Private day care centers want cashAn association representing private day care centers in Gyeonggi began staging its 12-day rally yesterday to call for shorter working hours, less government regulation and government subsidies comparable to those given to public centers.
The private centers account for about 90 percent of all day care centers in Gyeonggi and offer child care services to about 100,000 children. The association consists of about 12,000 day care centers.
In a push to press their demands, the child care organization said that during the protest, members will only look after toddlers for eight hours a day, from 9 a.m. to 6 p.m. The announcement prompted a scramble among parents to look for alternative child care venues with longer hours.
The association insisted that members’ workloads had significantly increased following the government’s introduction of free day care services in March. However, the financial assistance that private child care centers receive from the government is far lower than that for public facilities, it said.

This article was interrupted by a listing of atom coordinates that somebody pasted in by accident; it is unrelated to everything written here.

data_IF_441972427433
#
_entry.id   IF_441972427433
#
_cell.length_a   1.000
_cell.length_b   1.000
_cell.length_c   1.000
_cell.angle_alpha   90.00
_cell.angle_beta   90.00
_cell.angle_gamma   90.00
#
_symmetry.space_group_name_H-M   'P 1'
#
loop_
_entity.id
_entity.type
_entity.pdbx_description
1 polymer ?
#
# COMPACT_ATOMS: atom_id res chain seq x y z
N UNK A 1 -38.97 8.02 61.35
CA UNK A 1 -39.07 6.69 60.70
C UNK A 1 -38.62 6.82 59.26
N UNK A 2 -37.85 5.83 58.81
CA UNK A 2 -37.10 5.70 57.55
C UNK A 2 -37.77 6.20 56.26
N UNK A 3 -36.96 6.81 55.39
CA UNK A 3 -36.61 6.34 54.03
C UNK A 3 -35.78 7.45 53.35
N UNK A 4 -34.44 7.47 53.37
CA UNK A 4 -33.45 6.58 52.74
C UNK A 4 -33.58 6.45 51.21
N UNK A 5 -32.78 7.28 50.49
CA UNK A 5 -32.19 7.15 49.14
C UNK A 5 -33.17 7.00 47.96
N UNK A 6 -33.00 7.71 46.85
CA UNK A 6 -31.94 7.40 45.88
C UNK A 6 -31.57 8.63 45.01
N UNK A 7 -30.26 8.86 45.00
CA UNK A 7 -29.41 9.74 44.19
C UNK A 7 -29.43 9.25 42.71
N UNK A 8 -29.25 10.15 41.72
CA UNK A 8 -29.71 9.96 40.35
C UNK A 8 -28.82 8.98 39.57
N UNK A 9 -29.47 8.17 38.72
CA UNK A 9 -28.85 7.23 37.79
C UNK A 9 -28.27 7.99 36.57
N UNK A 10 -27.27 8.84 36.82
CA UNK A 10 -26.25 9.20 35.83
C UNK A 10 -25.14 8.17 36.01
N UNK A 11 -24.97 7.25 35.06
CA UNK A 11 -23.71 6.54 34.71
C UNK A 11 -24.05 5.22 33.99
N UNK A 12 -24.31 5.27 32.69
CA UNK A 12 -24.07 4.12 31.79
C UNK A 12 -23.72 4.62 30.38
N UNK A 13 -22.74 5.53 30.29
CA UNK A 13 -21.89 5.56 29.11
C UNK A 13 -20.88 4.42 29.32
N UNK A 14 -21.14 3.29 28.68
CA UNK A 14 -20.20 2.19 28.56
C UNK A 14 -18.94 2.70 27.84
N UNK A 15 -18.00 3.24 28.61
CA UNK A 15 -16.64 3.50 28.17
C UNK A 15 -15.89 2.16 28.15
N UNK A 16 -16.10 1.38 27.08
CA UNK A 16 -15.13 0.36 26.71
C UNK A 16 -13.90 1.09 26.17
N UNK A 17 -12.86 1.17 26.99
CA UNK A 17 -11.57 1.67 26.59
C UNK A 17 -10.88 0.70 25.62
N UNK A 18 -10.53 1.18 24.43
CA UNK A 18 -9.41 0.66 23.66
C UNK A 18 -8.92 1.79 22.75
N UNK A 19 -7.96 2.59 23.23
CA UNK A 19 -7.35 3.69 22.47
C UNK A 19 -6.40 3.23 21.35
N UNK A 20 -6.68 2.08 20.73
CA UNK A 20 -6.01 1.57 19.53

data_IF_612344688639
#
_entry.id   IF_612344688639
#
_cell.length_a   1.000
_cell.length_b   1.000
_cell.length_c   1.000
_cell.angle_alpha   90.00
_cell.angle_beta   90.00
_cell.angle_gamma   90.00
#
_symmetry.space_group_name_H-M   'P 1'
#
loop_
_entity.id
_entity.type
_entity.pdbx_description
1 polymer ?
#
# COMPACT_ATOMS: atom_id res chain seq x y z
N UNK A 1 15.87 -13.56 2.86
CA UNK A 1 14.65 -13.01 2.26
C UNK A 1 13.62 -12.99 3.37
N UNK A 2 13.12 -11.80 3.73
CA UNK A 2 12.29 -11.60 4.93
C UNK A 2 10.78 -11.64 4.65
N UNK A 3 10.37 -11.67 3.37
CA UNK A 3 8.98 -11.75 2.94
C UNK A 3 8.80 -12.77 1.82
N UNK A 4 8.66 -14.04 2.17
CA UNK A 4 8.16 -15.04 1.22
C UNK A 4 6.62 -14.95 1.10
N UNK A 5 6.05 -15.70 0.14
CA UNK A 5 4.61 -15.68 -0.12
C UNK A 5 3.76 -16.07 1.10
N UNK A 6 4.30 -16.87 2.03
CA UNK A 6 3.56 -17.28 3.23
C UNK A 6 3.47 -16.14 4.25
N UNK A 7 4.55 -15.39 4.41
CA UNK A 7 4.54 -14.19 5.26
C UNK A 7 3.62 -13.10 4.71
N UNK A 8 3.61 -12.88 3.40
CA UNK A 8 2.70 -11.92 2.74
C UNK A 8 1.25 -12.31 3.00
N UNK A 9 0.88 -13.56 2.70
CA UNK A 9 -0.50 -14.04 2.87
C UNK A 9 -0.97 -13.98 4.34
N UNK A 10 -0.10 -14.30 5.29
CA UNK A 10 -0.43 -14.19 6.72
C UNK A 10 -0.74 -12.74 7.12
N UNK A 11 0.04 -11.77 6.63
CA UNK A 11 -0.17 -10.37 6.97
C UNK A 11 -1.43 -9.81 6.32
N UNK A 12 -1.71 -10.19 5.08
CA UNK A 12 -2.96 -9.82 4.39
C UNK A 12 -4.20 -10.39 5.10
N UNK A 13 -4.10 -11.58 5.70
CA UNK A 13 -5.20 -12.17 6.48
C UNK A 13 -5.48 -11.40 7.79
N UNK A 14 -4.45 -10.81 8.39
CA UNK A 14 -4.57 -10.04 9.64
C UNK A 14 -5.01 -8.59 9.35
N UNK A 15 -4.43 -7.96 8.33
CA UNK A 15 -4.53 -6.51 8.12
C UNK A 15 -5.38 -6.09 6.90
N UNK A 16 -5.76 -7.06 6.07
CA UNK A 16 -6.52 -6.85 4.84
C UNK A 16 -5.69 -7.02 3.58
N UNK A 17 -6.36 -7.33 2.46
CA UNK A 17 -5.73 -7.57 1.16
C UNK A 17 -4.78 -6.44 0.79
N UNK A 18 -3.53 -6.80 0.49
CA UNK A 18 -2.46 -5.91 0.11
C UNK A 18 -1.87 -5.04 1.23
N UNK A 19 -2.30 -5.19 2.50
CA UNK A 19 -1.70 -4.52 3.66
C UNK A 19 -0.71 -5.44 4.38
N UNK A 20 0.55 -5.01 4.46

Private centers have continued to receive 220,000 won ($208) per month for the past four years, while public centers have been given additional financial support to cover operating and personnel expenses under the welfare program.
“The government hasn’t taken into account the rise in costs over the years and has kept subsidies unchanged for four years,” the day care organization said. “Such a policy only adds to our financial pressure.”
The association also blamed the government’s across-the-board evaluation, arguing that it was too demanding and laborious. The assessment requires 80 documents for a day care center with less than 40 children, and more than 100 for a center with more than 40 children. The evaluation is conducted every three years.
Members of the association said teachers are unable to supervise children properly during the testing period because of work associated with the evaluation. Document preparation can take three to four months, they added.
Additionally, the group said they work much longer than employees at public centers.
“Most private day care center teachers work 12 hours, while teachers at public entities work eight hours,” said Lim Chae-min, the director of the association.
The call for better conditions will likely spread as other associations plan to follow the suit.
“We’d also like to hold a rally in protest of the government,” acknowledged Lee Jae-oh, the president of Incheon’s association of day care centers.
Lee added, “I know day care centers in other regions are also preparing for a movement. So, it will spread further.”
BY CHOI MO-RAN, PARK EUN-JEE [firstname.lastname@example.org]